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for contact binary stars. . . . Bartlomiej . Debski. Astronomical Observatory of the Jagiellonian University, Orla 171, 30-244 Krakow, Poland; email@example.com. Which minimum is the primary minimum?. ID: 549097Direct Link: Embed code:
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The Light Curve Morphology Analysis for contact binary stars Bartlomiej DebskiAstronomical Observatory of the Jagiellonian University, Orla 171, 30-244 Krakow, Poland; firstname.lastname@example.org
Which minimum is the primary minimum?Keywords: median maxima separation Separation of the brightness maxima in EW-type lightcurves produced by a (near) contact binary is affected mostly by the limb darkening and stellar activity. Our simulations show that if in the primary minimum the more massive star is beeing eclipsed by a less massive component, then the secondary maximum will occur more than 0.5 orbital phase after the primary maximum. The activity represented by the migrating star spots will produce a distinctive pattern in the evolving maxima separation. That is why the median of the separation should be measured, as it is almost unchanged and still larger than 0.5 orbital phase. This makes the median maxima separation a very good indicator, which minimum shall be called the primary, and which the secondary one. This is not trivial task as the minima may change their depths or shapes due to the ongoing stellar activity. Given the object is observed for many epochs, the median maxima separation serve as the objective tracer of which minimum is the primary one.Short version: choose your minima in such a way, that the median maxima separation will be larger than 0.5 ph.
Indicators of the starspot migrationKeywords: O'Connell effect, maxima separation A starspot that migrate along the stellar longitude will affect the height and position of the brightness maxima. During one migration cycle (360˚ around the star) the maxima will be varying up and down, one after another. Thus the evolution of maxima heights will be negatively correlated. In the same time, the separation of the maxima will be highest when spot reach the back of the star and smallest for a spot sitting just between the stars. The separation, however, will evolve with a relatively small amplitude. The diagram of the O'Connell effect vs maxima separation set with a similar scales on both axes shall display very flattened circle, resembling a horizontal line. In fact, we found that most of the objects in our sample manifest the signal attributable to the migrating starspot.Short version: Changes in the O'Connell effect and the evolution of the maxima separation allows to select binaries with the ongoing starspot migration.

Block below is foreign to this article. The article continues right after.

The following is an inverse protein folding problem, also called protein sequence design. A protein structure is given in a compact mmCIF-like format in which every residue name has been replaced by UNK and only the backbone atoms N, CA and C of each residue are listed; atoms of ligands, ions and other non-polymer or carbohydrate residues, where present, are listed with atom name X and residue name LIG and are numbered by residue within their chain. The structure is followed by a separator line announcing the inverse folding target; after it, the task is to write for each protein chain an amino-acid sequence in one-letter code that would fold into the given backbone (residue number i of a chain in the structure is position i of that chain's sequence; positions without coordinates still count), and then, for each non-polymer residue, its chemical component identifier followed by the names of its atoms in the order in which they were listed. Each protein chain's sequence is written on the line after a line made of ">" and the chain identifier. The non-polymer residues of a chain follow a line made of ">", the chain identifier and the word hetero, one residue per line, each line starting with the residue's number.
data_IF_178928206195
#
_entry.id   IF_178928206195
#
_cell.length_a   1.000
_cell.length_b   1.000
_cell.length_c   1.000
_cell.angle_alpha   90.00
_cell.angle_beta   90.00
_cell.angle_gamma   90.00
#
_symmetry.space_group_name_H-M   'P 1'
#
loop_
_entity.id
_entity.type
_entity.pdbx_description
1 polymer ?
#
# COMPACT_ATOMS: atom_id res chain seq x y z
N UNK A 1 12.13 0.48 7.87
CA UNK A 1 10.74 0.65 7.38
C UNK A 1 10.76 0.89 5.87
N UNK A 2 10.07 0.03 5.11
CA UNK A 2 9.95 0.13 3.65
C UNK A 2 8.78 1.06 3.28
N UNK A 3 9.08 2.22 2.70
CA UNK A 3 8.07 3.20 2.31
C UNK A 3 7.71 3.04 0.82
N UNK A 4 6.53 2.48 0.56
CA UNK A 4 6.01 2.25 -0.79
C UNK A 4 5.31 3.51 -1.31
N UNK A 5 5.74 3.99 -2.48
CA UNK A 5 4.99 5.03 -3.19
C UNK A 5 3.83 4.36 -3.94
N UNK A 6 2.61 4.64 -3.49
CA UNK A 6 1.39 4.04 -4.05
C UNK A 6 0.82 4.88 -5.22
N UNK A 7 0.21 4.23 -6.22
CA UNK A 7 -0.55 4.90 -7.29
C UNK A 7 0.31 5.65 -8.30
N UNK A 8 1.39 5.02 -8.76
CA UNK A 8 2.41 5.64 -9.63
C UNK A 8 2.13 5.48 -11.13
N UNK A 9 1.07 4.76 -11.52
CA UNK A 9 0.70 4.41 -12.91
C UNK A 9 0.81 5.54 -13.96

Stationary, evolving starspots or not a contact binary at allKeywords: O'Connell effect, maxima separation, maxima height The confrontation between the evolution of the O’Connell effect and the maxima separiation may produce three results: 1) no correlation (no spot activity at all), 2) horizontally flattened circle (starspot migration) and 3) vertical distribution. The last one is particularly interesting, since it implies no changes in the O'Connell effect and fairly large variations in the maxima separation. In such situation, the spot model is constrained to just several possible locations of the evolving region: stellar pole, back or in front of the second star. Such a stationary starspot must produce a positive correlation between changes in the height of the light curve maxima. In our sample we found objects fulfilling these requirements, as shown in figures below. The problem is, all of those systems appear to have rather low inclination and fitting a model is rather troublesome. Apart of that, there are also objects with a positive correlation of brightness maxima changes, but having no variations in maxima separation and O'Connell effect whatsoever. These objects may experience radial pulsations of whole stars or not be contact binaries at all. One of the best examples is the dwarf nova J1621 (Zola et al. 2016), which in queiescence is mimicing a contact binary light curve.Short version: Some binaries manifest changes in the maxima height and location, which are allowed only in case of stationary spots, or exclude a contact binary model.
Direction of the starspot migrationKeywords: secondary minimum depth, secondary minimum location If a starspot is located on a primary star and migrates along the longitude, then the direction of the migration can be traced by comparing the signals of changes in the secondary minimum location and depth. This dependence is easy visible in case of a flat-bottom minima, because the amplitude of minima shifts are large due to the geometry of the light curve. We found the direction of a starspots migration in KIC 6118779 to be descending in the longitude (Debski, Zola, Baran 2014).Short version: the longitudal migration of a starspot is tracabe by comparing the evolution of the minimum depth and the changes in its location.